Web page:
Check out his website and go to his “Issues” link.http://www.ronpaul2012.com/the-issues/

1. Anti-choice. Life begins at conception.

2. Anti-public schools. Supports home schooling.

3. Anti-environment. Supports lifting restrictions on oil drilling and restrictions on coal and nuclear energy. Wants to get rid of EPA.

4. Anti-American Health. Supports HSA-Health Savings Accounts.

5. Anti-Workers. Wants to get rid of unions.

6. Anti-Immigrant. Too many offensive policies here to mention. Read them.

I could go on. Ron Paul is NOT the answer!

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By Cliff Carson, December 29, 2011 at 10:12 am Link to this comment

I suppose that a person must prioritize issues and then use some scorecard system to decide the worth of the principles of any candidate.  To me the most important qualification should be the score other than seeking a principle that can be used as a disqualification.

For example if I were to rank the five or ten most important issues facing the average American (Not the 1%, they will have a different agenda I promise you) , this would be only my opinion.  If the 99% did this there would be a consensus emerging that should be the true litmus test for the American people. 

As an example, consider these three.

What are the ranked priorities of the average American ?

1.  Employment and Debt?  What drives this?  Corporate Greed, Jobs Outsourcing, Wall Street immorality?

2.  Endless War?  How does this affect you? Life and Death, Loss of Freedoms, Trend to a Police State?

3.  Corrupt Government?  Does this enable the first two concerns? Corporate Domination, Political Party Loyalty, Favoritism for the Few at the expense of the many?

If you ranked your top ten concerns and the majority of Americans had a different top ten, would you accept the majority top ten if any one of your top ten concerns was missing?

Looking at the top three I have listed, would you re-order them?  Would taking control of any of the three seriously weaken the other two?

Finally,
If you had to choose one Party , which Political Party would you trust to correct these three?

Republican or Democrat

I listed these things to ask you to think:  “Is Ron Paul more likely to fix these three problems than any other Republican Candidate?  If so should he be disqualified because he made racial statements thirty something years ago?

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By tinkdnuos, December 29, 2011 at 10:08 am Link to this comment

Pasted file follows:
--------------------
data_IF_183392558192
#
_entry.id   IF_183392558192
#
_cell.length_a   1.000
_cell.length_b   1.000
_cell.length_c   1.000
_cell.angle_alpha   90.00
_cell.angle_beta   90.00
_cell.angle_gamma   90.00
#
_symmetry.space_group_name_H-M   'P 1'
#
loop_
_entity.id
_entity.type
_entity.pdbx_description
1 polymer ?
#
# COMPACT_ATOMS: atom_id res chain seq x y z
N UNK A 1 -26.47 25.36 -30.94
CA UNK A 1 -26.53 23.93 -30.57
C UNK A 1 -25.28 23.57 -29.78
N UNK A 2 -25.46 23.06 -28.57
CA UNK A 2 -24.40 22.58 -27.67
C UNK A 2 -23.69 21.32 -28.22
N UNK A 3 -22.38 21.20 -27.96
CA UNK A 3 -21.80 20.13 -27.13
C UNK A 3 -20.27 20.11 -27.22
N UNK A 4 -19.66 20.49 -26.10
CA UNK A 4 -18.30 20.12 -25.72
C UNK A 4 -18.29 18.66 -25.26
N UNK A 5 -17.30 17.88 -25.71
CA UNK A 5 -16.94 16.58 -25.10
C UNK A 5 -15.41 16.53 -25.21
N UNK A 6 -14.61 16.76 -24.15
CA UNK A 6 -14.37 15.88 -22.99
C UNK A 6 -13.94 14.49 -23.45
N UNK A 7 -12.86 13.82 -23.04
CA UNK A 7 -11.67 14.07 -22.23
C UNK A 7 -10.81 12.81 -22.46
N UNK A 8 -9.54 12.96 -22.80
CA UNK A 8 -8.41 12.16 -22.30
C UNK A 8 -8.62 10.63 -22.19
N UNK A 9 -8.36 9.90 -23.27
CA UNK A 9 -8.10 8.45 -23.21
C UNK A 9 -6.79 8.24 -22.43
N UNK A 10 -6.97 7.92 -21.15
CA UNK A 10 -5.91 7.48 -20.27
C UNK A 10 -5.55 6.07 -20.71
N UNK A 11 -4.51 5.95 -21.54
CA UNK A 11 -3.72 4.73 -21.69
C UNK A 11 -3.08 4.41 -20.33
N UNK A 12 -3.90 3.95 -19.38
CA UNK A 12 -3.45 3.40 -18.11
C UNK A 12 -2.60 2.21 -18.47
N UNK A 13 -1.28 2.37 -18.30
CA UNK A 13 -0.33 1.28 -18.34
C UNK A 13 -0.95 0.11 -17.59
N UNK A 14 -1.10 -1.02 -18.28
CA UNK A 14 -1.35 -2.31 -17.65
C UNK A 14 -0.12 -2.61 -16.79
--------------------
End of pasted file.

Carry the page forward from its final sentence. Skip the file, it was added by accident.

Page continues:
Really?

What gratuitous nonsense?

And Rudolfo, it’s NOT idiotic. It’s actually true, when read in the context in which I wrote it.

Really, now. It seems I offended one or two very sensitive people, and now they’ve decided I’m the bad guy for calling them on their bullshit. Get over it. Or cry more. I really don’t care.

But NONE of you has managed to demonstrate anything incorrect or unreasonable about any of my points or positions. Your sour grapes whinging is unbecoming.

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mrfreeze's avatar

By mrfreeze, December 29, 2011 at 10:04 am Link to this comment

tinkdnuos - You certainly will get your wish regarding the moderators. As nasty and cynical as I can be here on these boards, your gratuitous nonsense really adds nothing to this discussion.

For the record (I’ve said this before): Ron Paul is too old to be president. 70+ year olds can barely drive…why put them into the highest office in the land?

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By Rudolfo, December 29, 2011 at 10:03 am Link to this comment

&tinkduous; ..

You asked why your posts seem offensive, and just as a whim I accepted the challenge ..

“most Ron Paul supporters lack the ability to think for themselves”

Yep, that’s idiotic.  If this is the level of critical analysis you’re capable of, best to just keep those razor sharp insights to yourself.

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By MeHere, December 29, 2011 at 9:58 am Link to this comment

It’s all about the perennial infatuation the liberal class has for the lesser of two,
three or more evils.

How can the good things we hear about R. Paul be separated from the awful
ones?  In the end, they are all interrelated unless, as it happened with Obama,